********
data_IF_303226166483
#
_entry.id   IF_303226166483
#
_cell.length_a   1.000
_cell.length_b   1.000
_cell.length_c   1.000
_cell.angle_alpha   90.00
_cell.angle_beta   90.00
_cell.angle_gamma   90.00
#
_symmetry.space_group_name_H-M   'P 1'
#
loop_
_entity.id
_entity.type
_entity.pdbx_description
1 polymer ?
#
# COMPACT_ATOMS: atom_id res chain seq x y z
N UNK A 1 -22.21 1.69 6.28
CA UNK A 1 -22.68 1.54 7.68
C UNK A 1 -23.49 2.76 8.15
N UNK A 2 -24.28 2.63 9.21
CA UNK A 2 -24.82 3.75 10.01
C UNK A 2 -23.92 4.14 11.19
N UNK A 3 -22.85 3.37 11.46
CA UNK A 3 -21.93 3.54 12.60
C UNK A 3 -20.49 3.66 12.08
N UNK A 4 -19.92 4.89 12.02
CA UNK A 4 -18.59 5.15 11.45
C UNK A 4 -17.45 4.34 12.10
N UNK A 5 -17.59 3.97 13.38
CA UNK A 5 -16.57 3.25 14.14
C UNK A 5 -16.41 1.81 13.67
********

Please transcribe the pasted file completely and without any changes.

data_IF_303226166483
#
_entry.id   IF_303226166483
#
_cell.length_a   1.000
_cell.length_b   1.000
_cell.length_c   1.000
_cell.angle_alpha   90.00
_cell.angle_beta   90.00
_cell.angle_gamma   90.00
#
_symmetry.space_group_name_H-M   'P 1'
#
loop_
_entity.id
_entity.type
_entity.pdbx_description
1 polymer ?
#
# COMPACT_ATOMS: atom_id res chain seq x y z
N UNK A 1 -22.21 1.69 6.28
CA UNK A 1 -22.68 1.54 7.68
C UNK A 1 -23.49 2.76 8.15
N UNK A 2 -24.28 2.63 9.21
CA UNK A 2 -24.82 3.75 10.01
C UNK A 2 -23.92 4.14 11.19
N UNK A 3 -22.85 3.37 11.46
CA UNK A 3 -21.93 3.54 12.60
C UNK A 3 -20.49 3.66 12.08
N UNK A 4 -19.92 4.89 12.02
CA UNK A 4 -18.59 5.15 11.45
C UNK A 4 -17.45 4.34 12.10
N UNK A 5 -17.59 3.97 13.38
CA UNK A 5 -16.57 3.25 14.14
C UNK A 5 -16.41 1.81 13.67